History tells us that one’s worldview can change. Some of the specific ways in which this change develops are through demoralization, acculturation, syncretism, religious revitalization, and personal transformation:
- Demoralization or Extinction– the destruction of a culture’s primitive or superstitious beliefs (conquest of a civilization)
- Acculturation– a cultural conversion wherein a newly introduced worldview replaces the previously held worldview (ex.,Theism to Atheism)
- Syncretism– the blending of worldviews to create a new worldview (ex.,Voodoo + Roman Catholicism = Santeria)
- Religious Revitalization– new religious movements (ex., Christian Theism, Jehovah’s Witnesses, Mormonism)
- Personal Transformation– spiritual conversion
Everyone has a worldview. It is the lens through which one views and interprets reality, the definition and meaning of existence, and is included in the study of metaphysics or what is “really real”.
Irrespective of the way in which this change in worldview is precipitated externally, one’s inner test of experience is an equally important factor. It must be determined which worldview is consistent with the world around us (external test), and fits what we know about ourselves (internal test)[Nash, Ronald 1992, 59-62]. A worldview which does not adequately address the inward experiences and questions of existence, tragedy, death and the afterlife, nor offer any hope for the future should raise suspicion that the worldview is inconsistent with reality.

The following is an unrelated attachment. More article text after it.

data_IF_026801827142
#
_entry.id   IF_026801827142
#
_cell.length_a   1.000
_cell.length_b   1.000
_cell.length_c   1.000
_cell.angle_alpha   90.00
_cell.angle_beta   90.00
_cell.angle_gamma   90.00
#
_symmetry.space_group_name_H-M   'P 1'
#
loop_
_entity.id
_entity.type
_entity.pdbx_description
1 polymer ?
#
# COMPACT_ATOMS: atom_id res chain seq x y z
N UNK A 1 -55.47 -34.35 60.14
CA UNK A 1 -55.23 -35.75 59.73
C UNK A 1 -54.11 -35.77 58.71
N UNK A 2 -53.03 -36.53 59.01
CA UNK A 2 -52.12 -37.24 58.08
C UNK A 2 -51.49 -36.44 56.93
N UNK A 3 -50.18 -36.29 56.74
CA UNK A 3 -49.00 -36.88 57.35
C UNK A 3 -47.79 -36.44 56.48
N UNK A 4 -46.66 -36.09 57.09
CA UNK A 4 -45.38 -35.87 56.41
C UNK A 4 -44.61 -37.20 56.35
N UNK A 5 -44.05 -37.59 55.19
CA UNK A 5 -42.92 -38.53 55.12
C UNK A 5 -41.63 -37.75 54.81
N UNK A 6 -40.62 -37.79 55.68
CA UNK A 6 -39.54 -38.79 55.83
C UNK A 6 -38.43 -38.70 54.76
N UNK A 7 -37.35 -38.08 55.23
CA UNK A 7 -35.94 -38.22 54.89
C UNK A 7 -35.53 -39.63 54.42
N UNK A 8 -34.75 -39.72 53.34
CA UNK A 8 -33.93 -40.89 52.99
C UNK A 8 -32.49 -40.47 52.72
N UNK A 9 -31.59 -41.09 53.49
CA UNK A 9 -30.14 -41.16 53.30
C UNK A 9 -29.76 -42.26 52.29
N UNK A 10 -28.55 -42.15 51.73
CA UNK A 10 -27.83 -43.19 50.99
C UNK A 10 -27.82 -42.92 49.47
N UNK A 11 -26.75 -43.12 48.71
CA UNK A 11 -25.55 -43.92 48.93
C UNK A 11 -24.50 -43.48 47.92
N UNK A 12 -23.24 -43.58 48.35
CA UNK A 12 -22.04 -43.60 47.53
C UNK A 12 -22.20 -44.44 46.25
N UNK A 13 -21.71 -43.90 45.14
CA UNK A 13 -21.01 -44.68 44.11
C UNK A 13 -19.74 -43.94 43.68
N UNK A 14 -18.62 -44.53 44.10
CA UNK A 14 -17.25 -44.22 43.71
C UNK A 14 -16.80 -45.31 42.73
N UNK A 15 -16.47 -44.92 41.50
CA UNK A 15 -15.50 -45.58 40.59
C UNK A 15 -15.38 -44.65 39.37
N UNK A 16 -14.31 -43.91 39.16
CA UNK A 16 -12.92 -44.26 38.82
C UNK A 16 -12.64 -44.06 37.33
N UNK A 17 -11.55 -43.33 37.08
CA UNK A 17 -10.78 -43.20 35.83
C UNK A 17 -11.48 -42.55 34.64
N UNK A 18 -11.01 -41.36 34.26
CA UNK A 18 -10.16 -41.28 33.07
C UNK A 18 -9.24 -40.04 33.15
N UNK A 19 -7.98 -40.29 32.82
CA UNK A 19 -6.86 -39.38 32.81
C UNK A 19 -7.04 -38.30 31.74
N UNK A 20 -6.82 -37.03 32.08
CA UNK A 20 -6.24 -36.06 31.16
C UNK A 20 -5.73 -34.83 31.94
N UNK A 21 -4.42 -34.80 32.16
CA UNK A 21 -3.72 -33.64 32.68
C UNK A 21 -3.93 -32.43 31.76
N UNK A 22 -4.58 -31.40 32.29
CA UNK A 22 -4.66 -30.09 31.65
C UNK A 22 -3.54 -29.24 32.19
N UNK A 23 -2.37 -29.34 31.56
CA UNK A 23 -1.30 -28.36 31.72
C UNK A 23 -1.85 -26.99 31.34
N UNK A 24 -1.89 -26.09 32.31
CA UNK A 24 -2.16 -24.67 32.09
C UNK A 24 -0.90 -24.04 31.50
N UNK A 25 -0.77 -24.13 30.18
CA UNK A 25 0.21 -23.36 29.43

Christian theism’s metaphysical stance, or view of reality and how everything began is “that God really exists, has a certain nature, and has a set of ideas about various things that He has disclosed to us” (Moreland, J. P. 2012, 155).
The metaphysical aspect of one’s worldview must change in order for their worldview to change. Christian Theism’s metaphysical stance, or view of reality and how everything began, is “that God really exists, has a certain nature, and has a set of ideas about various things that He has disclosed to us” (Moreland, J. P. 2012, 155). This proposition about prime reality, or what is “really” real, is central to Christian Theism and is the basis for all the other assertions of this worldview (Sire, James 2009, 22). Without establishing this first proposition (God really exists), one is not likely to consider Christian Theism above another worldview.
Which worldview best fits reality? Do you believe that God exists? Have you always had the same worldview? Do you believe your worldview can change? Do you know that God loves you?
Nash, Ronald H. 1992. Worldviews in Conflict. Grand Rapids: Zondervan Publishing.
Moreland, J. P. 2012. Love Your God With All Your Mind: The Role of Reason in the LIfe of the Soul. Colorado Springs: NavPress.
Sire, James W. 2009. The Universe Next Door. Downers Grove: InterVarsity Press.